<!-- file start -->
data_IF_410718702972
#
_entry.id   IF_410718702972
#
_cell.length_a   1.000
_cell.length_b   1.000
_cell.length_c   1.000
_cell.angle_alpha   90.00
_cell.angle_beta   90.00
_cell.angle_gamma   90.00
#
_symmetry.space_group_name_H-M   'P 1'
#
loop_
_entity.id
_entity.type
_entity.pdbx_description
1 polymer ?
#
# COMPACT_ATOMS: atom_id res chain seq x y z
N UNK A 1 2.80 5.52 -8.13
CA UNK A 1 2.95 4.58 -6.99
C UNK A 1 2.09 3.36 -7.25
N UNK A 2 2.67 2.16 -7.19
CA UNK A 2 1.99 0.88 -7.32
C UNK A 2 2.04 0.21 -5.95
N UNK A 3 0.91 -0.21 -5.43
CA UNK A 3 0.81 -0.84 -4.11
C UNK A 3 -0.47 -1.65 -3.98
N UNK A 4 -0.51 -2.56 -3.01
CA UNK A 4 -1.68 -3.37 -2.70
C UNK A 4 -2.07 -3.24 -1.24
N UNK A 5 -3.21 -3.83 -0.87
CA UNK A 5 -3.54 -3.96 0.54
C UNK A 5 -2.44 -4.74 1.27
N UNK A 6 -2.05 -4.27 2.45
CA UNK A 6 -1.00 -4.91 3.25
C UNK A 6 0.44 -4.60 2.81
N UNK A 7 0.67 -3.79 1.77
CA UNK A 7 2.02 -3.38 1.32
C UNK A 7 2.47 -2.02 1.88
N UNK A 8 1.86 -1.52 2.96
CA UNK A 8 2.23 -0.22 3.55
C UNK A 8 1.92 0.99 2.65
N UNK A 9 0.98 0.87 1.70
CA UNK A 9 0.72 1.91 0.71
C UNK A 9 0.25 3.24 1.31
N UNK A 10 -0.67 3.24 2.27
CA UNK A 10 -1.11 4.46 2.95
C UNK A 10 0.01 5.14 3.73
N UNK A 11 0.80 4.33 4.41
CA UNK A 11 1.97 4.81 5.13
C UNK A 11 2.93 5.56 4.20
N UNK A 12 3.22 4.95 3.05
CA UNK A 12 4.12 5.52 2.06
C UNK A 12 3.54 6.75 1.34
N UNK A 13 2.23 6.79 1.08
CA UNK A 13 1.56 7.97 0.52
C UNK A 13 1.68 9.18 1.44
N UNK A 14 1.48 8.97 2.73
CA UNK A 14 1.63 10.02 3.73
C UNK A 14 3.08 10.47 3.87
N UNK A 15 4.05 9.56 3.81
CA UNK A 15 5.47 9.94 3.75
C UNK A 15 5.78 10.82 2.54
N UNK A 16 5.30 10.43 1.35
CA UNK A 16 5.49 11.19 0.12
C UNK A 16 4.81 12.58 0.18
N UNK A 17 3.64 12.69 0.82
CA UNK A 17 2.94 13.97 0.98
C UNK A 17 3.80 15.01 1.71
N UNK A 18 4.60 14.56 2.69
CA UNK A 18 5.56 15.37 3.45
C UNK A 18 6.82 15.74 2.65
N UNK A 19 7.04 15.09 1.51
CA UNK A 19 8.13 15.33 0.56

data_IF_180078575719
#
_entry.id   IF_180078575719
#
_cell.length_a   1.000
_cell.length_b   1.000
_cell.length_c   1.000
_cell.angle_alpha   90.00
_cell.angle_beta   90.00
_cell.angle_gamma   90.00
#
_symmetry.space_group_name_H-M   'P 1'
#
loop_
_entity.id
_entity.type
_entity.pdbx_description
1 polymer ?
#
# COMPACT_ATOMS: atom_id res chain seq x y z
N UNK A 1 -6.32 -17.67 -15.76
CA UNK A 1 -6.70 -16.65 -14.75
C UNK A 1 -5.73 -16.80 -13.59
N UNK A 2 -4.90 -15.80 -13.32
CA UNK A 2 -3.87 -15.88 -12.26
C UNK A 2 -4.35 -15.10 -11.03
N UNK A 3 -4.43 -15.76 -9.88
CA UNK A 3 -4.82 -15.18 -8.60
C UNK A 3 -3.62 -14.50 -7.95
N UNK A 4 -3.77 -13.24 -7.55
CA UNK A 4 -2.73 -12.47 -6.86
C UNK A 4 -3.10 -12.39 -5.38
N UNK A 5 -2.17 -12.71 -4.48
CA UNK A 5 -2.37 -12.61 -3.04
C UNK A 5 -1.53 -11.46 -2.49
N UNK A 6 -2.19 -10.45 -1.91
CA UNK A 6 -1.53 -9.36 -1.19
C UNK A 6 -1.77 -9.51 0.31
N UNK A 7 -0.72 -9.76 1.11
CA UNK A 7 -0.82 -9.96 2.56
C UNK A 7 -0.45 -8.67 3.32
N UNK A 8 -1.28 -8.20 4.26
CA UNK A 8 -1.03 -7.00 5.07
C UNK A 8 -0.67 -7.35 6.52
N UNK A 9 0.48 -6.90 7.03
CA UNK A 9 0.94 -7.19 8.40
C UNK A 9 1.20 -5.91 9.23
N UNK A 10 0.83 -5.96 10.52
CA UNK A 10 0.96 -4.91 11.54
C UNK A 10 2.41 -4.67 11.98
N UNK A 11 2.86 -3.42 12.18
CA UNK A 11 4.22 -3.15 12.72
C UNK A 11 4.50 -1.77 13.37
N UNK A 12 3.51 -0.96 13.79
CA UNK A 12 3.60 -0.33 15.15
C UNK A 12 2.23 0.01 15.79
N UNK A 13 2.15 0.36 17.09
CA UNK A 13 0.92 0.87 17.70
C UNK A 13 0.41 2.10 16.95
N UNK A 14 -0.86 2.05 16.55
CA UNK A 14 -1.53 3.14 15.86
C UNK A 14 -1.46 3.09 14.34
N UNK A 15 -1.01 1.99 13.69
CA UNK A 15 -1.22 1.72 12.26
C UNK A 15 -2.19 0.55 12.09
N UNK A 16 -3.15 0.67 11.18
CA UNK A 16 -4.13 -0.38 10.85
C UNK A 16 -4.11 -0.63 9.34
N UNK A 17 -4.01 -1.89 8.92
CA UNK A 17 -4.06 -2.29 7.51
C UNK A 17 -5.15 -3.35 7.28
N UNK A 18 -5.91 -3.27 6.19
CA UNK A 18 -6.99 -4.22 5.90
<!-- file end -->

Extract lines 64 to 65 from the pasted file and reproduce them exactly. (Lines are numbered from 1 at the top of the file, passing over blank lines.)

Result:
CA UNK A 15 5.47 9.94 3.75
C UNK A 15 5.78 10.82 2.54